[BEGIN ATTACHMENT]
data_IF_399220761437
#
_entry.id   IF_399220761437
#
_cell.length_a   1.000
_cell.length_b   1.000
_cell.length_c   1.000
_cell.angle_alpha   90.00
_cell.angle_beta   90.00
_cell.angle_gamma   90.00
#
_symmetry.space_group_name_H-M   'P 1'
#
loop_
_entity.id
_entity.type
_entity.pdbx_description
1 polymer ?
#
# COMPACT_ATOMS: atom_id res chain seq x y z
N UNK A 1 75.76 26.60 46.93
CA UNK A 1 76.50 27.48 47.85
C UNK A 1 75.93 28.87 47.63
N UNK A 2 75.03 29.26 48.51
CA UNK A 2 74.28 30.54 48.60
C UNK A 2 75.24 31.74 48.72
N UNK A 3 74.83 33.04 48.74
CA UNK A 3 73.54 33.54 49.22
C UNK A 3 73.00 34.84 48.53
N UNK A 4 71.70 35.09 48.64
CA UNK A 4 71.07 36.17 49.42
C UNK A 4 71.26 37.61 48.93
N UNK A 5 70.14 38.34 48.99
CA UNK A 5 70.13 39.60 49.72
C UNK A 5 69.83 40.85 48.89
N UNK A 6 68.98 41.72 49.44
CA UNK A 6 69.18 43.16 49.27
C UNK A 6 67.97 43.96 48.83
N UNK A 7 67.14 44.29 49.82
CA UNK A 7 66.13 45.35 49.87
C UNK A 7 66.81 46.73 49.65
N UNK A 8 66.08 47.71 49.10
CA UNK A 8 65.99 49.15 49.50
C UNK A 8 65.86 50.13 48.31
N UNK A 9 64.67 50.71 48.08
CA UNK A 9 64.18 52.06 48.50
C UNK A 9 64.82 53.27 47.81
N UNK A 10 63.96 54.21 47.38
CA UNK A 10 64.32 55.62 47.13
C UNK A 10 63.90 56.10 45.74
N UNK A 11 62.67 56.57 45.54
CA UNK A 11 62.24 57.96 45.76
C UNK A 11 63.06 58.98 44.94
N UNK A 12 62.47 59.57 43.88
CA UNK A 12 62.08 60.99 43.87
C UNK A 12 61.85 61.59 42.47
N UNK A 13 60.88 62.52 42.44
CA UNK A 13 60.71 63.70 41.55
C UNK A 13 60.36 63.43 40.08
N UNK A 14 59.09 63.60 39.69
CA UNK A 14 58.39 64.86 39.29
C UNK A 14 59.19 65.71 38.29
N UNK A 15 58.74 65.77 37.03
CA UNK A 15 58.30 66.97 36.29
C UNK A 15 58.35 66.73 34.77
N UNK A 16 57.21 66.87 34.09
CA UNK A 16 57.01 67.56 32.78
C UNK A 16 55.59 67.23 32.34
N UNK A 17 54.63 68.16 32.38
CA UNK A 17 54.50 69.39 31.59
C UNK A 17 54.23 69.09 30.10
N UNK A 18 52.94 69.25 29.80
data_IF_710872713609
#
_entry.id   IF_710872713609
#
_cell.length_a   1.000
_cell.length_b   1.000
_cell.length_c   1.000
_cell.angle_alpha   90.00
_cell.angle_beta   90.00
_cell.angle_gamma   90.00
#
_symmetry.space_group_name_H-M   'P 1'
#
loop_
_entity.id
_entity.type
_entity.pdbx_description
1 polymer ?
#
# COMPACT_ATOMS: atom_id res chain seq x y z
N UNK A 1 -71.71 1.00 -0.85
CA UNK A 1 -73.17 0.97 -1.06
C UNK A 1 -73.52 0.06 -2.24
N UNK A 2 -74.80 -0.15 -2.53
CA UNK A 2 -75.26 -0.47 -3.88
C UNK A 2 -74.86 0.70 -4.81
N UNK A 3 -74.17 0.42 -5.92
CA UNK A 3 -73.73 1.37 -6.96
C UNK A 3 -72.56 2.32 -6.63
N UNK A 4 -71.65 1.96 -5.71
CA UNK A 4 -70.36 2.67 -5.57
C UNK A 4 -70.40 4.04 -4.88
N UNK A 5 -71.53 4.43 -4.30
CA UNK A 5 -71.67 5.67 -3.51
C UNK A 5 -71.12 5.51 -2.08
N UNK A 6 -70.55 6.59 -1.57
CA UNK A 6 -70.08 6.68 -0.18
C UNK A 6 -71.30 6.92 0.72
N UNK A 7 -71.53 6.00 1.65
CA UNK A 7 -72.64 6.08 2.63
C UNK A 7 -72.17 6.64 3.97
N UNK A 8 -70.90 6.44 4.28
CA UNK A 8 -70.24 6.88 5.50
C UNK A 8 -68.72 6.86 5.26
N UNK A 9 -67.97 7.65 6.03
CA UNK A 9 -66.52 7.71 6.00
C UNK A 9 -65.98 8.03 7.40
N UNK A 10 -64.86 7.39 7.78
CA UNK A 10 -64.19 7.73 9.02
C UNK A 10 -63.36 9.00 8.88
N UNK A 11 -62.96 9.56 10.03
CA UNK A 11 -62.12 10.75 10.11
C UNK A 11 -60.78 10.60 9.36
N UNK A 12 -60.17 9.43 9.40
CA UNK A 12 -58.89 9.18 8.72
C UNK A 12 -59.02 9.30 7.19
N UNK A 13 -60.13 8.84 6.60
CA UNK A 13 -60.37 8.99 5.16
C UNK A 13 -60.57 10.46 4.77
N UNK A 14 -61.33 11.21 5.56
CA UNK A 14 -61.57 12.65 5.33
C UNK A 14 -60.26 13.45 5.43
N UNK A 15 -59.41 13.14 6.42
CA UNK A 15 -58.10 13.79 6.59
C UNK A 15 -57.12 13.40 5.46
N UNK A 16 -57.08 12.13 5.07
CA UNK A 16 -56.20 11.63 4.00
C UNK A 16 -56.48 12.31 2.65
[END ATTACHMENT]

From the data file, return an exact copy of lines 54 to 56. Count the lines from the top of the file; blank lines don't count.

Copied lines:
N UNK A 12 62.47 59.57 43.88
CA UNK A 12 62.08 60.99 43.87
C UNK A 12 61.85 61.59 42.47